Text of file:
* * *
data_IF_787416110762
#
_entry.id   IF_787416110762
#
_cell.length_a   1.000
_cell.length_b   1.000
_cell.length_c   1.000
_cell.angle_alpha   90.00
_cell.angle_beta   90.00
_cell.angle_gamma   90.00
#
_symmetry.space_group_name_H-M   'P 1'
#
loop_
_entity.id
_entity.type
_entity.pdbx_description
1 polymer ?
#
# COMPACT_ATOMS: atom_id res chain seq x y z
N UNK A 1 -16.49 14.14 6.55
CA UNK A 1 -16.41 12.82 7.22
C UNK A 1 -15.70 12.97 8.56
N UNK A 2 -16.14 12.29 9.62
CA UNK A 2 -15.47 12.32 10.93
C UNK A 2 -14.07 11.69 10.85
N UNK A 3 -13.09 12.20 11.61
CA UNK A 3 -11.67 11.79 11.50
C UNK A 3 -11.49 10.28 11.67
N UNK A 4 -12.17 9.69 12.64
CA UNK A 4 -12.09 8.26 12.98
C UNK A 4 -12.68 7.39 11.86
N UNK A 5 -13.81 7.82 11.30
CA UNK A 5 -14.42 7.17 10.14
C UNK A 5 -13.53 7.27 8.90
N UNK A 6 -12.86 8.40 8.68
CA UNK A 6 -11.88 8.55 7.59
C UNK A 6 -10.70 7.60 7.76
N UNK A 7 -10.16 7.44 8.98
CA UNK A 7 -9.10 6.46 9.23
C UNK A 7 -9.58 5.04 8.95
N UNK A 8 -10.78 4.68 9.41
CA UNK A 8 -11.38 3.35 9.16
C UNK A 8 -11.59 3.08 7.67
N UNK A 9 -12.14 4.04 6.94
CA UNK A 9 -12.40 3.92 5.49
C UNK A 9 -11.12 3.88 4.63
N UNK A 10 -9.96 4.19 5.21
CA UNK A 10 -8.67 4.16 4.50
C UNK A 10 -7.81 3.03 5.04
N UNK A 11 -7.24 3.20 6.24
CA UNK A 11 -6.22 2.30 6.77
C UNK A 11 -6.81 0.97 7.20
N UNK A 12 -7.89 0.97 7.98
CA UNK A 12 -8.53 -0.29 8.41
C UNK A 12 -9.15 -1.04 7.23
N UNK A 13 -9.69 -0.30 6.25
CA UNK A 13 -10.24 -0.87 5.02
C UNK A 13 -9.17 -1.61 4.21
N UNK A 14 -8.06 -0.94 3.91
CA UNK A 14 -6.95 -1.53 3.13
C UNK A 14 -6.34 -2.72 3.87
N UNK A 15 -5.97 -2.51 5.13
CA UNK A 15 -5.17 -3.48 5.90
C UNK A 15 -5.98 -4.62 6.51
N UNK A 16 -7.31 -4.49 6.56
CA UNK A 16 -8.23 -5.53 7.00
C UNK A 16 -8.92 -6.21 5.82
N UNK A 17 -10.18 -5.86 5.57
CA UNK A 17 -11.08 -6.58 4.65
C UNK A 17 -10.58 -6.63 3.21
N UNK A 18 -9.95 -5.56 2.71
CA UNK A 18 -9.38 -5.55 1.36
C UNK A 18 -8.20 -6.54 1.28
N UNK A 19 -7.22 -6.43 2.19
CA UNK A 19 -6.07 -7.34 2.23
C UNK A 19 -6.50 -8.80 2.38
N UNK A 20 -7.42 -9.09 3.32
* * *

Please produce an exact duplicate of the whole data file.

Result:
data_IF_787416110762
#
_entry.id   IF_787416110762
#
_cell.length_a   1.000
_cell.length_b   1.000
_cell.length_c   1.000
_cell.angle_alpha   90.00
_cell.angle_beta   90.00
_cell.angle_gamma   90.00
#
_symmetry.space_group_name_H-M   'P 1'
#
loop_
_entity.id
_entity.type
_entity.pdbx_description
1 polymer ?
#
# COMPACT_ATOMS: atom_id res chain seq x y z
N UNK A 1 -16.49 14.14 6.55
CA UNK A 1 -16.41 12.82 7.22
C UNK A 1 -15.70 12.97 8.56
N UNK A 2 -16.14 12.29 9.62
CA UNK A 2 -15.47 12.32 10.93
C UNK A 2 -14.07 11.69 10.85
N UNK A 3 -13.09 12.20 11.61
CA UNK A 3 -11.67 11.79 11.50
C UNK A 3 -11.49 10.28 11.67
N UNK A 4 -12.17 9.69 12.64
CA UNK A 4 -12.09 8.26 12.98
C UNK A 4 -12.68 7.39 11.86
N UNK A 5 -13.81 7.82 11.30
CA UNK A 5 -14.42 7.17 10.14
C UNK A 5 -13.53 7.27 8.90
N UNK A 6 -12.86 8.40 8.68
CA UNK A 6 -11.88 8.55 7.59
C UNK A 6 -10.70 7.60 7.76
N UNK A 7 -10.16 7.44 8.98
CA UNK A 7 -9.10 6.46 9.23
C UNK A 7 -9.58 5.04 8.95
N UNK A 8 -10.78 4.68 9.41
CA UNK A 8 -11.38 3.35 9.16
C UNK A 8 -11.59 3.08 7.67
N UNK A 9 -12.14 4.04 6.94
CA UNK A 9 -12.40 3.92 5.49
C UNK A 9 -11.12 3.88 4.63
N UNK A 10 -9.96 4.19 5.21
CA UNK A 10 -8.67 4.16 4.50
C UNK A 10 -7.81 3.03 5.04
N UNK A 11 -7.24 3.20 6.24
CA UNK A 11 -6.22 2.30 6.77
C UNK A 11 -6.81 0.97 7.20
N UNK A 12 -7.89 0.97 7.98
CA UNK A 12 -8.53 -0.29 8.41
C UNK A 12 -9.15 -1.04 7.23
N UNK A 13 -9.69 -0.30 6.25
CA UNK A 13 -10.24 -0.87 5.02
C UNK A 13 -9.17 -1.61 4.21
N UNK A 14 -8.06 -0.94 3.91
CA UNK A 14 -6.95 -1.53 3.13
C UNK A 14 -6.34 -2.72 3.87
N UNK A 15 -5.97 -2.51 5.13
CA UNK A 15 -5.17 -3.48 5.90
C UNK A 15 -5.98 -4.62 6.51
N UNK A 16 -7.31 -4.49 6.56
CA UNK A 16 -8.23 -5.53 7.00
C UNK A 16 -8.92 -6.21 5.82
N UNK A 17 -10.18 -5.86 5.57
CA UNK A 17 -11.08 -6.58 4.65
C UNK A 17 -10.58 -6.63 3.21
N UNK A 18 -9.95 -5.56 2.71
CA UNK A 18 -9.38 -5.55 1.36
C UNK A 18 -8.20 -6.54 1.28
N UNK A 19 -7.22 -6.43 2.19
CA UNK A 19 -6.07 -7.34 2.23
C UNK A 19 -6.50 -8.80 2.38
N UNK A 20 -7.42 -9.09 3.32